Top positive review
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Future of Reality Television?
on 25 January 2006
This was a phenomenal film. Wicked and hateful satire, extremely black comedy, content which seemed at times over the top but retained its credibility all woven together into a nightmarish suburban landscape.
The film's premise is simple: There's a gameshow, called The Contenders. It's currently shooting season 7. You "win" your way onto the gameshow by a national lottery, and you have no recourse but to enter, even if you don't really want to play.
The downside is that the game is Last Man Standing. Each of the seven contenders is given a gun and a cameraman to catch the action, and they have to hunt each other down. The last one standing moves into series 8.
Theoretically, with the dearth of reality shows around, this is an extreme scenario which may need to be employed purely to hook viewers. This is the main theme of the film - violence for spectators. Conceptually, perhaps, not that different to The Running Man - in that film, convicts on Death Row are given an opportunity to play for their lives against futuristic Gladiators who have all the celebrity of today's pro-wrestlers. Series 7, however, has none of that glamour. It's set in the here and now, and all anyone unlucky enough to be in it wants is to get out alive.
The filmmakers, though, have gone one step beyond that, and stereotyped the Contenders into recognisable moulds. Dawn is the reigning champion, pregnant and unmarried, with some history of a turbulent childhood. Tony is an angry old man who has no intention of playing the game. Jeff is Dawn's childhood friend, unhappily married now and currently dying of cancer and preparing to commit suicide. Connie is a conniving nurse with delusions of grandeur who seems to have thought more about a gameplan than anyone else. Lindsay is just a teenager, only just old enough to enter, who thinks it's quite cool and whose parents have aspirations of her winning fame and fortune on the show, to the point where they drive her around looking for her victims and get her revved up to kill in the car. They also buy her an extra gun, a big one.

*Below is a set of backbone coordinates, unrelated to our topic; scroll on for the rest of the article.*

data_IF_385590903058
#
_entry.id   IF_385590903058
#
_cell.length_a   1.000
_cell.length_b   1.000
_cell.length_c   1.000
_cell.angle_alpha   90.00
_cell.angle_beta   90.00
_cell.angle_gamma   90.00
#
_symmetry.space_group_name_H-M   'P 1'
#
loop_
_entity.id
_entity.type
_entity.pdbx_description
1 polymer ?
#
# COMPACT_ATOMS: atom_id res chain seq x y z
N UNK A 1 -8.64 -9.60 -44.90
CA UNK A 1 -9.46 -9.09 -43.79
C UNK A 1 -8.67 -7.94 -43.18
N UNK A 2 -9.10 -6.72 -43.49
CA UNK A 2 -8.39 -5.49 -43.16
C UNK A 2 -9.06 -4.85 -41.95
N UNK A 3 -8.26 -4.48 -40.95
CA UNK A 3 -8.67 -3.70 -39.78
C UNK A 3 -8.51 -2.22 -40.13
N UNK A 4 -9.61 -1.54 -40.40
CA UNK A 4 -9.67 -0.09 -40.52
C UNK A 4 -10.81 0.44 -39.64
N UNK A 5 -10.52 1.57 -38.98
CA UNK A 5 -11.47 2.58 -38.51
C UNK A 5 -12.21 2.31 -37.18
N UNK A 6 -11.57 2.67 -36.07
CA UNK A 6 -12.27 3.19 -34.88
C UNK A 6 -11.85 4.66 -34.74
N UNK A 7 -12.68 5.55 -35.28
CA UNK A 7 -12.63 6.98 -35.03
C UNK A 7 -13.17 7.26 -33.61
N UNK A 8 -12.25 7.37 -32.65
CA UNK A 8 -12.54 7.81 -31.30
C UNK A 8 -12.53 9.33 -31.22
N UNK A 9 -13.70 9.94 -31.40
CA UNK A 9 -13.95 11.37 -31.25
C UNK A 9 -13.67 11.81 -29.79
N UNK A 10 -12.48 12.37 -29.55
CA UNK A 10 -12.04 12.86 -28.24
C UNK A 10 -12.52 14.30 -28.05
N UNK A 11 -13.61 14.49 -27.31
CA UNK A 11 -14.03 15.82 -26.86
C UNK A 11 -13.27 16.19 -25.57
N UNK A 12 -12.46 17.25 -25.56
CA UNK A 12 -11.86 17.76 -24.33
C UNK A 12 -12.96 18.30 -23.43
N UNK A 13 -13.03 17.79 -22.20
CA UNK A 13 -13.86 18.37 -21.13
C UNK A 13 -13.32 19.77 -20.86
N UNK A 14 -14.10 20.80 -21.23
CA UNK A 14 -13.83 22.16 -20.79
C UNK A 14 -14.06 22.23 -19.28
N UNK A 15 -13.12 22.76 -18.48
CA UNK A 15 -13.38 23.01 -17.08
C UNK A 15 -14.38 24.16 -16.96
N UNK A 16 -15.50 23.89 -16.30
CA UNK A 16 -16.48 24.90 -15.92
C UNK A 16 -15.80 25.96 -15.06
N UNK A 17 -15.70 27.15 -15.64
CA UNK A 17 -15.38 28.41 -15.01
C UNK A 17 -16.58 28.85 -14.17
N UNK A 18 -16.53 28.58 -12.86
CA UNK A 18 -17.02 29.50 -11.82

It's not a happy scenario. However, with a hugely upbeat power-punk soundtrack and omnipresent gallows humour, complete with a Rescue 911-type narrator/voice over in the background, the film comes across as gleeful; just good old-fashioned family fun for everyone to enjoy round the TV at night. The fact that it is all so tragic seems not to occur to anyone bar one or two of the contestants.
The characters are richly textured, the plot fast-paced and unpredictable. At times your stomach will turn, at others you will burst out laughing. As the story winds up, and people's attitudes change, the climax comes completely out of left-field to blindside you.
The film is cutting-edge stuff with razor-wire social commentary. The humour, when there, never seems set-up, and there are no "punchlines" so you know when to laugh. It all just happens. I found it to be hugely enjoyable indeed; and I think the film tells us a lot about ourselves as a species.
The soundtrack by Girls against Boys is also excellent.